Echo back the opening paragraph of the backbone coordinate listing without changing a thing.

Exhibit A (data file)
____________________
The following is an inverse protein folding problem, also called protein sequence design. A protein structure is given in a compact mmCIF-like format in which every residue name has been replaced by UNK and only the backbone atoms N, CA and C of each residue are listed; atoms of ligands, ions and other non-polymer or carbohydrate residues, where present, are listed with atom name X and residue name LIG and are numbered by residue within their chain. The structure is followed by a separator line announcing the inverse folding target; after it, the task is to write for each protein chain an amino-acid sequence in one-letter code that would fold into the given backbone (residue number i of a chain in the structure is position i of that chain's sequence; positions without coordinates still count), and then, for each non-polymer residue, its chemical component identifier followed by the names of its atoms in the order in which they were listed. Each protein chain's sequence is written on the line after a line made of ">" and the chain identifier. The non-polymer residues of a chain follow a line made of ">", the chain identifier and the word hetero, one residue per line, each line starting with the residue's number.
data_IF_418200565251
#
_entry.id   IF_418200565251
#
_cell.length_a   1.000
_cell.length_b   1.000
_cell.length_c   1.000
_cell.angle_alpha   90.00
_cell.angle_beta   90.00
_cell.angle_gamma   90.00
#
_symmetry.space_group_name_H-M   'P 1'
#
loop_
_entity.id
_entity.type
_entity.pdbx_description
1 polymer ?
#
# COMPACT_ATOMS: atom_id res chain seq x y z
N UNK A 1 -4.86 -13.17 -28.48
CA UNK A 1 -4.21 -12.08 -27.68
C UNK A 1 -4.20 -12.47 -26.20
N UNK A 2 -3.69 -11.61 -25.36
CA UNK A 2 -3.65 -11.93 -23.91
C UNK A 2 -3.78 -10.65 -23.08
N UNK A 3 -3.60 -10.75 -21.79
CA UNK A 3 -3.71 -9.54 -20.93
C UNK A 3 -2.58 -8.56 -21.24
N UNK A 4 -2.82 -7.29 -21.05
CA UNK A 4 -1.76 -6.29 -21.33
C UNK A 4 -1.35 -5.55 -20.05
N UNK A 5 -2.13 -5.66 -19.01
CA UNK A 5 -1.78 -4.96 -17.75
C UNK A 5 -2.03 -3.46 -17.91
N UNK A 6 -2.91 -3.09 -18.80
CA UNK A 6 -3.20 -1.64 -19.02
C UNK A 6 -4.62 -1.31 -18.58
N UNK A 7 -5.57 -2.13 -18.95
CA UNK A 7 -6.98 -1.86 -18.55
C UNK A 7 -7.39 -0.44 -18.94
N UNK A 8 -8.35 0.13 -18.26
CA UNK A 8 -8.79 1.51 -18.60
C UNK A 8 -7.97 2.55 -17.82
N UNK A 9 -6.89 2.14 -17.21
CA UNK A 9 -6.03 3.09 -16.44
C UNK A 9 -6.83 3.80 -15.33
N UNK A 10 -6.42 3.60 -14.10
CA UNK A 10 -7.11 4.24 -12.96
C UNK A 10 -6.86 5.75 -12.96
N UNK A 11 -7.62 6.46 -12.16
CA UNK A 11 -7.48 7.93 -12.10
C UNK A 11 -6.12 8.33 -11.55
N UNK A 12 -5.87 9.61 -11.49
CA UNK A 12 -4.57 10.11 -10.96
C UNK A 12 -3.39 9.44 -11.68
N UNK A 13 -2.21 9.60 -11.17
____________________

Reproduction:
The following is an inverse protein folding problem, also called protein sequence design. A protein structure is given in a compact mmCIF-like format in which every residue name has been replaced by UNK and only the backbone atoms N, CA and C of each residue are listed; atoms of ligands, ions and other non-polymer or carbohydrate residues, where present, are listed with atom name X and residue name LIG and are numbered by residue within their chain. The structure is followed by a separator line announcing the inverse folding target; after it, the task is to write for each protein chain an amino-acid sequence in one-letter code that would fold into the given backbone (residue number i of a chain in the structure is position i of that chain's sequence; positions without coordinates still count), and then, for each non-polymer residue, its chemical component identifier followed by the names of its atoms in the order in which they were listed. Each protein chain's sequence is written on the line after a line made of ">" and the chain identifier. The non-polymer residues of a chain follow a line made of ">", the chain identifier and the word hetero, one residue per line, each line starting with the residue's number.